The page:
Two Helen’s Closet Hazelwood Cardigans

I’m late to Helen’s Closet patterns but that will be no news to regular readers – I’m a late adopter of many new indie patterns. The Hazelwood cardigan struck a cord though, so I dove in this winter.

Blackwood Cardigan
Image source: https://helensclosetpatterns.com/product/blackwood-cardigan-pdf-pattern/

I made View A (the long version) in a size 16 B cup.

My first version was in a teal camouflage boucle wool blend knit.

It’s a lovely fabric up close but perhaps not so successful in a garment from a distance. Which might be why it was in the discount fabric bin at Ferriers Fabrics and languished in my stash since being purchased in 2017….

After reading a lot of reviews – and there are a lot of them because this is a very popular pattern – I decided to increase the width of the integrated collar and front band to 34 cm. This made it extend up my neck in a very cozy fashion even when folded back. I may have overdone it.

I interfaced the pockets and the pocket band because I knew I’d be putting my mobile phone in them – they are the perfect size.

I also interfaced the back of the neck. I drafted a facing based on Closet Core’s Sienna jacket neck facing and used this to cut out the interfacing. After I fused this to the neck I covered it by top stiching on another facing cut from a remnant of rayon.

I also added a grosgrain ribbon to the shoulder seams to add a bit more stability.

Despite teal camoflage in a boucle not being a great idea, the fabric is lovely to wear. Perfect for working from home. And I love the roomy secure pockets that are just right for my phone. Its been worn a lot more than I expected.

My second version was in a merino knit, also from my stash.

I reduced the collar/front band to 18 cm wide – still more than drafted but about half the width of the first version. This one is still nice and cozy around my neck but doesn’t need to be folded back.

This fabric has more stretch than the boucle knit so the pockets are slouchier and the deliberately slightly too long sleeves more obvious

I reinforced the shoulder seams with ribbon, interfaced the pockets and back neck and used a colourful Liberty lawn remnant topstitched over the interfacing on the back neck. But you’ll just have to take my word for it because I don’t seem to have a photo.

This is a great pattern. Next time I make it I’ll cut out the collar/front band as drafted rather than add extra width.

I think I might have almost nailed Nana Chic with this outfit. I’m just missing some knitting needles or a crochet hook sticking out of my tote bag and reading glasses on a bejewelled chain.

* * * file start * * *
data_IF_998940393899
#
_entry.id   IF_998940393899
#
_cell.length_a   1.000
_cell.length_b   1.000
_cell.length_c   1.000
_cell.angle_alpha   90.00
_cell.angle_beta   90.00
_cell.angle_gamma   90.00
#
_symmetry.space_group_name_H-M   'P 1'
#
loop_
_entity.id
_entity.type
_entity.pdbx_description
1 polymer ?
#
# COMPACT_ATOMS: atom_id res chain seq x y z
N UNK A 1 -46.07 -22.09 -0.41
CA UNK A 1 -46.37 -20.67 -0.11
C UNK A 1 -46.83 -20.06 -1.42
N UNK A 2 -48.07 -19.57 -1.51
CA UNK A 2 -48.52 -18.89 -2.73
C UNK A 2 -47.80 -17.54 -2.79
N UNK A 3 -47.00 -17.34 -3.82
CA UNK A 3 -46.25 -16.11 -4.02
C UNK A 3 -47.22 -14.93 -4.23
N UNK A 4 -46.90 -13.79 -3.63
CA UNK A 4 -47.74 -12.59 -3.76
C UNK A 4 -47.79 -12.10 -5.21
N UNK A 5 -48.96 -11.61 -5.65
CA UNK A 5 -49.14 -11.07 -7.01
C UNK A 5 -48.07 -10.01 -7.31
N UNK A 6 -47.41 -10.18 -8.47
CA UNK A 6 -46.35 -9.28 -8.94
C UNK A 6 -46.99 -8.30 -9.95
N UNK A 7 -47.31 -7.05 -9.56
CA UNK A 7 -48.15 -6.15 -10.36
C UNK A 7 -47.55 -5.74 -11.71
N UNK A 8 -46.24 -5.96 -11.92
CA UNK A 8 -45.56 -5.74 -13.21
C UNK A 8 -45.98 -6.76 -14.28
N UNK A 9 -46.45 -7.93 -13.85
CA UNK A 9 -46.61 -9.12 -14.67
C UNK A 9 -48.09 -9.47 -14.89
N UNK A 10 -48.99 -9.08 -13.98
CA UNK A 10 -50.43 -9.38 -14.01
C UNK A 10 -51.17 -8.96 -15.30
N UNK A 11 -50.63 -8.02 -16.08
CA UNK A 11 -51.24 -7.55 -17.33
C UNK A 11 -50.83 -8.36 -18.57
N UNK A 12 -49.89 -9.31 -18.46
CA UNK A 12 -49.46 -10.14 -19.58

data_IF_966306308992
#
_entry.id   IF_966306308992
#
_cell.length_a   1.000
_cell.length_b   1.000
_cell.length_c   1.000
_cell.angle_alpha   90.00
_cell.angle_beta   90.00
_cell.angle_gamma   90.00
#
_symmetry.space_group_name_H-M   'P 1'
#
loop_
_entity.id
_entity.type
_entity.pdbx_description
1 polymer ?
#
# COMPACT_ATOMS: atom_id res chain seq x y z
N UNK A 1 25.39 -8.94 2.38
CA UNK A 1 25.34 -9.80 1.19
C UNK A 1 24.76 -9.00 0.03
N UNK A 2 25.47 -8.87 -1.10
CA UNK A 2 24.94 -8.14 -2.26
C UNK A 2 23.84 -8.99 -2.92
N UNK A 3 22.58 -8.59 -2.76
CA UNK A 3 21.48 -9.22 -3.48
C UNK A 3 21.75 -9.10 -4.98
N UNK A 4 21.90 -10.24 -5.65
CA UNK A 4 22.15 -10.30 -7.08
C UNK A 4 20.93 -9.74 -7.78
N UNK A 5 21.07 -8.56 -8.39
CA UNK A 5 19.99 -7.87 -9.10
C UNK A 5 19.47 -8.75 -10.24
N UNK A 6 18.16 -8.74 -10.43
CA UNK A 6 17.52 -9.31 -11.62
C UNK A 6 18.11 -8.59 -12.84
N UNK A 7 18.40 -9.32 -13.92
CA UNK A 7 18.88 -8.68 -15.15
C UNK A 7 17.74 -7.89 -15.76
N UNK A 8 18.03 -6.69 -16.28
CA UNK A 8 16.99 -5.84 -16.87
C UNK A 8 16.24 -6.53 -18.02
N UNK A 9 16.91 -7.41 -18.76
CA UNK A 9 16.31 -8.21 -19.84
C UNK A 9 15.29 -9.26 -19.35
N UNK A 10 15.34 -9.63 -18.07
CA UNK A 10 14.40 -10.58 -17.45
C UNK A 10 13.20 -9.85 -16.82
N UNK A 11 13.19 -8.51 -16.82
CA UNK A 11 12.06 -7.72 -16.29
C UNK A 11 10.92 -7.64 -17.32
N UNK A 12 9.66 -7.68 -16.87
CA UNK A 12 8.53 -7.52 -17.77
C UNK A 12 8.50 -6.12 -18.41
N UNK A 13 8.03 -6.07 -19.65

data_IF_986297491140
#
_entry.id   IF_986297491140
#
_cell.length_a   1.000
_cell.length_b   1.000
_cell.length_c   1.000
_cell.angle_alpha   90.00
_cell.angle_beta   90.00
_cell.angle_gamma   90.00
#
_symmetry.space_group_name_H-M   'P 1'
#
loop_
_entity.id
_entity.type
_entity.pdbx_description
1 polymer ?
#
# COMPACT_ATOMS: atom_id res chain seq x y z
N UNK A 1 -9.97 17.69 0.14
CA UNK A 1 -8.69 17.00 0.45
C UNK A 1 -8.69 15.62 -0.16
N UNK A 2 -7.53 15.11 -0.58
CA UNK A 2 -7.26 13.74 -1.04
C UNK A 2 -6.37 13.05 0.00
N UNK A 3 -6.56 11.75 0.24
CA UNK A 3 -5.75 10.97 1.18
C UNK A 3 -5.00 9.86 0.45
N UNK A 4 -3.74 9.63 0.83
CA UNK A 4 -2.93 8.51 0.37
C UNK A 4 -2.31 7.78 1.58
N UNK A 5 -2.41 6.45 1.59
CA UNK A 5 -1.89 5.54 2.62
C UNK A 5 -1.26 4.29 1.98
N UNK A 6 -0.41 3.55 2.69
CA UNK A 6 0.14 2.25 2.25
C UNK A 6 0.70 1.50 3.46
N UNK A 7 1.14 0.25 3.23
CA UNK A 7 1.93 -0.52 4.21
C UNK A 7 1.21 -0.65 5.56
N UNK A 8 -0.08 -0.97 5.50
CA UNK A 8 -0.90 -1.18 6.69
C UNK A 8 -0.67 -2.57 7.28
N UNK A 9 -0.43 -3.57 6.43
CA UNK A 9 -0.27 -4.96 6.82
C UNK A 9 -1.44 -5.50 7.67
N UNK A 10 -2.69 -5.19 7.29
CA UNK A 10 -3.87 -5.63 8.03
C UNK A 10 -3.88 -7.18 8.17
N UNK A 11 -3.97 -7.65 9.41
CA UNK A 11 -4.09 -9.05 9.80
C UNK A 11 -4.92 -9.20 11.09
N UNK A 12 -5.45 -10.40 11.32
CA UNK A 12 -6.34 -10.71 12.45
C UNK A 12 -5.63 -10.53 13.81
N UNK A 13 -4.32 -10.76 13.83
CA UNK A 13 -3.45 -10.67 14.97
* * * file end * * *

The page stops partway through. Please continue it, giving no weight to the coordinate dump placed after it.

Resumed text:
Basics – a Burda pencil skirt and a Forget-me-not Patterns Vera top

This is one of those boring posts about basics. Great for blogs that are mainly personal journals, like mine. Not so good for blogs that other people actually read.

And to make it worse, this post comes with not so great photos of creased garments and tired faces because the photography was done at the end of a day of sitting at a desk. At least I am wearing yellow snakeskin ankle boots. That’s got to count for something!

Feel free to move on to something more interesting and with better images.

Basic 1: The Camel Pencil Skirt.

Camel is supposed to be one of those excellent basics. So are pencil skirts. I’m a fan of pencil skirts. And I’m very taken with pencil skirts that have a teeny bit more interest than normal. Like this one with its horizontal darts.

I used this pattern for one of my gorgeous Linton tweeds but it was not a resounding success. The tweed version may have stretched out, or been traced too big. Whatever.

So this pattern needed a second chance. And what better fabric to use than one I picked up at a fabric swap! This polyester twill fabric was from my dear friend M of Nonsuch, who had already offered her large remnant to me. I didn’t recognize its potential until I saw it again at the fabric swap.

This skirt turned out so much better than the Linton Tweed version.

Changes I made were minimal – I took 5 cm off the length (still plenty long enough for that retro look) and shaved about 1 cm of the side seams above the hips (making this a sort of size 47 waist, I should have just gone to a straight size 46 because its still loose).

Its lined with a lovely bemsilk from the stash, and I love the way my aqua label really pops.

Basic #2: a Black Knit Top.

This is Vera, a free PDF pattern from Forget-me-not Patterns

This pattern is also elevated above basic with its sleeves and subtle high low hem

The V-neck is nicely proportioned, and the instructions for achieving a nice finish for the V neck are terrific.

My first version was a size 42 in a red fine merino wool, and it was a bit too big. I wanted to make the next version in a black merino/nylon blend. The black knit is much firmer than the red 100% merino knit. I also knew that I’d made both into a Papercut rise turtleneck in the same size and the black one was almost too tight whereas the red one was just right.

So, with all that in mind, I went ahead with the firmer black knit cut out in the same size as the red one, but sewed it up with a seam allowance of 10 mm rather than 6 mm.

It worked well! either the fabric difference or the larger seam allowance, or both..

The sleeves really are quite lovely – here’s the red one at work (I made this first version wearable by shortening the shoulder seam by 8 mm and reattaching the sleeves and reducing width through the body of the top about the same).

Lesson (re)learned- stretch and drape and weight matters with knits!